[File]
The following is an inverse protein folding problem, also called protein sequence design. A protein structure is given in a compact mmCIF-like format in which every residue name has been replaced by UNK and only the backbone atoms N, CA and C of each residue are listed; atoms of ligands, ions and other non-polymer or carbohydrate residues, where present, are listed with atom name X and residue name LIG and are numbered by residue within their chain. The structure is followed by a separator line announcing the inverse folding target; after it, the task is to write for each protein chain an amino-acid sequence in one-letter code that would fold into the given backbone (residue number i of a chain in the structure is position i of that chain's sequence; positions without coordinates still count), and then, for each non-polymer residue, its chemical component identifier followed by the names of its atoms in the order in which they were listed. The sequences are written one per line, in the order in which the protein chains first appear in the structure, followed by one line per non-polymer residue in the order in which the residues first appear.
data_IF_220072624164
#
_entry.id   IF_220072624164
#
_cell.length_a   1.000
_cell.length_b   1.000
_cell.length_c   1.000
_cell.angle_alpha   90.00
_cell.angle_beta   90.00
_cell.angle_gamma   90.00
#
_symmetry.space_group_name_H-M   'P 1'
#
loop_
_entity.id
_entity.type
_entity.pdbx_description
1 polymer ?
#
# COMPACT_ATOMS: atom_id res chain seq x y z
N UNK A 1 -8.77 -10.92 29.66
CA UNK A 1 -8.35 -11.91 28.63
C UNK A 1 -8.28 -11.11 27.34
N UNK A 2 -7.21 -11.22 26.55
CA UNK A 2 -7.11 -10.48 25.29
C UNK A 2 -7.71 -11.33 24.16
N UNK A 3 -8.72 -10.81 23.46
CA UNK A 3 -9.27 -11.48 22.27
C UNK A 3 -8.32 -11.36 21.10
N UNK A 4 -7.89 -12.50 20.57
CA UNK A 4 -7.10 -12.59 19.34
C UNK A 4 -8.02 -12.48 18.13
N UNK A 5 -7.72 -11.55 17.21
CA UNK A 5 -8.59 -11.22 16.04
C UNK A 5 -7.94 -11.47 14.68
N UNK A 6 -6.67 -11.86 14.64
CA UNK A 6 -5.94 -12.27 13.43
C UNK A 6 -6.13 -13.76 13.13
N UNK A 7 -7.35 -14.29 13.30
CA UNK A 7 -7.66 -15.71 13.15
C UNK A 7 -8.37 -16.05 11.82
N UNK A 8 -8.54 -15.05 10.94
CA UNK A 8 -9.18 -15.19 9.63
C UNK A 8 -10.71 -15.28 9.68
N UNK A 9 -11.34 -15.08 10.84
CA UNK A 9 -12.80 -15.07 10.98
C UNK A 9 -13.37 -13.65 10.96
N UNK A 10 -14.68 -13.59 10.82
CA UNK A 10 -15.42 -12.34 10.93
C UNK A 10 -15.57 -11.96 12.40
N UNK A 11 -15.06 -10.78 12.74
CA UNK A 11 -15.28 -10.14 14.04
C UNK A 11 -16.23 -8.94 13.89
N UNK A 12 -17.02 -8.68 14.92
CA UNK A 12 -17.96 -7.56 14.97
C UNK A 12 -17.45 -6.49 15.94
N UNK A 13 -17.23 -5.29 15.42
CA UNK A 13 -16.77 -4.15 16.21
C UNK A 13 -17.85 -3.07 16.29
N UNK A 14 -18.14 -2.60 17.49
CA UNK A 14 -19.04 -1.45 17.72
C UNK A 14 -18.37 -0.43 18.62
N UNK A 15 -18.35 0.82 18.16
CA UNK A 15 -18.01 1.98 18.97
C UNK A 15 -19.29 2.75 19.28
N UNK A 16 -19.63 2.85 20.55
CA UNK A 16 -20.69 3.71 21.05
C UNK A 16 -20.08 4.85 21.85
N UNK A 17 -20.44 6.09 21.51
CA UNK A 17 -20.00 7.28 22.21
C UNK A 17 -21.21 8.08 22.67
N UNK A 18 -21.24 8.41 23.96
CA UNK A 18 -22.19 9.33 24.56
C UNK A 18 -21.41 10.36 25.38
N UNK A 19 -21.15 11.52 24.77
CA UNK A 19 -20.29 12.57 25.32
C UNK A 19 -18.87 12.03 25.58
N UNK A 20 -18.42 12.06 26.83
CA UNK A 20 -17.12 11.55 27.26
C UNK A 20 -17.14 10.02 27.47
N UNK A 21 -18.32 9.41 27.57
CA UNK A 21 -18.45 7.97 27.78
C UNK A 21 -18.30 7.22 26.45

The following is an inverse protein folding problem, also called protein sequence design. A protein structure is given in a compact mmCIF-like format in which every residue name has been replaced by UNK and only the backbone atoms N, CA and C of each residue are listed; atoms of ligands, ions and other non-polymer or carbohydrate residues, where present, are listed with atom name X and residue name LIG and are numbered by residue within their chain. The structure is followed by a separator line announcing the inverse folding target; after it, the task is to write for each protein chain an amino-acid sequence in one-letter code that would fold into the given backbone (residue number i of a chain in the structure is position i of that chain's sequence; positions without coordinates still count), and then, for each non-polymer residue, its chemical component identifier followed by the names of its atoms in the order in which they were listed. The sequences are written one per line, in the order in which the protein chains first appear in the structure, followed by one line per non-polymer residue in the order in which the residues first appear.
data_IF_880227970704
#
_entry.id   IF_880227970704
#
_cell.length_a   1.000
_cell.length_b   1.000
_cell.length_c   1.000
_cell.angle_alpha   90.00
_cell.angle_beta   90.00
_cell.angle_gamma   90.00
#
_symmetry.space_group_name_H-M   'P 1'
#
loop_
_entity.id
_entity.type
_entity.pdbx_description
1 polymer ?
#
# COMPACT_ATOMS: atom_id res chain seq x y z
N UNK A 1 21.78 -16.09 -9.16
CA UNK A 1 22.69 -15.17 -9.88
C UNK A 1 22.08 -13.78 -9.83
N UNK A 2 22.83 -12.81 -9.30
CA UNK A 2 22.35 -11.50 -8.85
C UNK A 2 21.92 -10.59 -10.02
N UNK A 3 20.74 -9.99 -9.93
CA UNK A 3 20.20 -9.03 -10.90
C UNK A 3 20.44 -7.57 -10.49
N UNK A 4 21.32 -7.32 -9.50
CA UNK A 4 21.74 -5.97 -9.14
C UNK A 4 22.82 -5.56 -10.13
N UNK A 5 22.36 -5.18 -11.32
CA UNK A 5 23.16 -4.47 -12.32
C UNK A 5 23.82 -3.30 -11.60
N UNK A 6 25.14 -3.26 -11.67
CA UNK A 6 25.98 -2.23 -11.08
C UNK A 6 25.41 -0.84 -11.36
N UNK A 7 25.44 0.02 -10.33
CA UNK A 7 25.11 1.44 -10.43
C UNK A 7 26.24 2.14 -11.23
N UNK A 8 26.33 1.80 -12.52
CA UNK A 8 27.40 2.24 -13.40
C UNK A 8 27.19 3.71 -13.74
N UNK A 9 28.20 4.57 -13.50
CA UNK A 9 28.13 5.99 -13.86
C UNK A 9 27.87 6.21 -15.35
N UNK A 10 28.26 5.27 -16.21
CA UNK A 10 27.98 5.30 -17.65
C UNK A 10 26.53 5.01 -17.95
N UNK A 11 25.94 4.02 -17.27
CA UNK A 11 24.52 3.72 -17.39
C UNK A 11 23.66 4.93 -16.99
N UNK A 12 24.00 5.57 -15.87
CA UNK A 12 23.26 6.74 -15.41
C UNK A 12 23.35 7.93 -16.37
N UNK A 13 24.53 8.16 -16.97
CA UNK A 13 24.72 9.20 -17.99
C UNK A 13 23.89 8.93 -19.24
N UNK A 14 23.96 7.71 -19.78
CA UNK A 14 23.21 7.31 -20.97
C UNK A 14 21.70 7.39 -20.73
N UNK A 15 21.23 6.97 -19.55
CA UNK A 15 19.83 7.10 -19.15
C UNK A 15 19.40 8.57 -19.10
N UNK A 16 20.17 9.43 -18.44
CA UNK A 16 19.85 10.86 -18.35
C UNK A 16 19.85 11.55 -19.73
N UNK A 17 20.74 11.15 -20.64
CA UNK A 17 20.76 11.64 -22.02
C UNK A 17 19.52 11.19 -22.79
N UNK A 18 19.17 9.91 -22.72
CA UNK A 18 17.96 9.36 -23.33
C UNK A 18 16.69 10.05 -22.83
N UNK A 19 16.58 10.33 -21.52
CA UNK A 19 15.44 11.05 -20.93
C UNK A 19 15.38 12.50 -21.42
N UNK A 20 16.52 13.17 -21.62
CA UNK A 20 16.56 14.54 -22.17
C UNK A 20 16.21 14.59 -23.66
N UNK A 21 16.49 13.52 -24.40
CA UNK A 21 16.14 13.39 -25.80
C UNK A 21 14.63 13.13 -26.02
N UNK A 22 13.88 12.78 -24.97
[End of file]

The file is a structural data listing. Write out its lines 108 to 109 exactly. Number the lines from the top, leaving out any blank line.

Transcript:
C UNK A 1 22.08 -13.78 -9.83
N UNK A 2 22.83 -12.81 -9.30